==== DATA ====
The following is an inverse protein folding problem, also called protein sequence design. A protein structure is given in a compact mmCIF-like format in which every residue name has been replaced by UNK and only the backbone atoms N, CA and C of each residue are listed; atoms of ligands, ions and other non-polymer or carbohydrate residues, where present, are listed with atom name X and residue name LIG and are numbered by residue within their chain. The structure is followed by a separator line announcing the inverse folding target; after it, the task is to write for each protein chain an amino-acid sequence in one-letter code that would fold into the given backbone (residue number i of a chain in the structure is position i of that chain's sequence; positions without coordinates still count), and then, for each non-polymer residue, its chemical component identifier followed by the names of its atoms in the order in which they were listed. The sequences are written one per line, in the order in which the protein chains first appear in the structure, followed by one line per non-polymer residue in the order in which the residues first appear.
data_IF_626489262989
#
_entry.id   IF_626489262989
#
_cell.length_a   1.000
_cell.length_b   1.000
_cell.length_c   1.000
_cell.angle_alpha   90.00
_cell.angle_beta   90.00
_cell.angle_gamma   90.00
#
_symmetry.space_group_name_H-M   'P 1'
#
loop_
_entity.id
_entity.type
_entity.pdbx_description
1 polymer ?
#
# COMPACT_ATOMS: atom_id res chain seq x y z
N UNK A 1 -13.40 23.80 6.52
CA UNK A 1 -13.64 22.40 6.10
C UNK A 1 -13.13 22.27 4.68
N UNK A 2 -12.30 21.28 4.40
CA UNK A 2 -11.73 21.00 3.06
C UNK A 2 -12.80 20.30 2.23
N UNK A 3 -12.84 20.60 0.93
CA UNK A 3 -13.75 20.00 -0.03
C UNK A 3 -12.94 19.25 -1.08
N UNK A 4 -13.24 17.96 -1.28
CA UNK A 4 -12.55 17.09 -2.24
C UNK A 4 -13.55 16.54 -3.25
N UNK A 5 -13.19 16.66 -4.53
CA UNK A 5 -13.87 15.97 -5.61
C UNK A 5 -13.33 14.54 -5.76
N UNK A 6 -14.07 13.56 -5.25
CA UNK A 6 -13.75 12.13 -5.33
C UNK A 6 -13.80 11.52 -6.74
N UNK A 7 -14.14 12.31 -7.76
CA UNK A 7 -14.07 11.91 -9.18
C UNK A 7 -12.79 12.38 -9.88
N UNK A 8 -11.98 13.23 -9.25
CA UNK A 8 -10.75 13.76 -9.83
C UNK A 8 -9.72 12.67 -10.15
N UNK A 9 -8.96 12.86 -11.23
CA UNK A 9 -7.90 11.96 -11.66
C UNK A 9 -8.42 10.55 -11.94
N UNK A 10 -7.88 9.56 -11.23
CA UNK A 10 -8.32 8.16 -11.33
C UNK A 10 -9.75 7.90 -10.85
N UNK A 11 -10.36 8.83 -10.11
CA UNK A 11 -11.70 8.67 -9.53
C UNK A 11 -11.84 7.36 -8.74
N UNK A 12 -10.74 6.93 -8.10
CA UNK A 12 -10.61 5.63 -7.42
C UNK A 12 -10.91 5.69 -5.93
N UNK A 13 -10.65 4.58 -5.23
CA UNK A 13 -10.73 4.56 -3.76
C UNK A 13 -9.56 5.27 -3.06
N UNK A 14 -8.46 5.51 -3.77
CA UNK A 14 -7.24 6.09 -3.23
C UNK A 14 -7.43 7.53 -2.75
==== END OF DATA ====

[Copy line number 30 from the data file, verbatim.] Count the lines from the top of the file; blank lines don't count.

C UNK A 3 -12.94 19.25 -1.08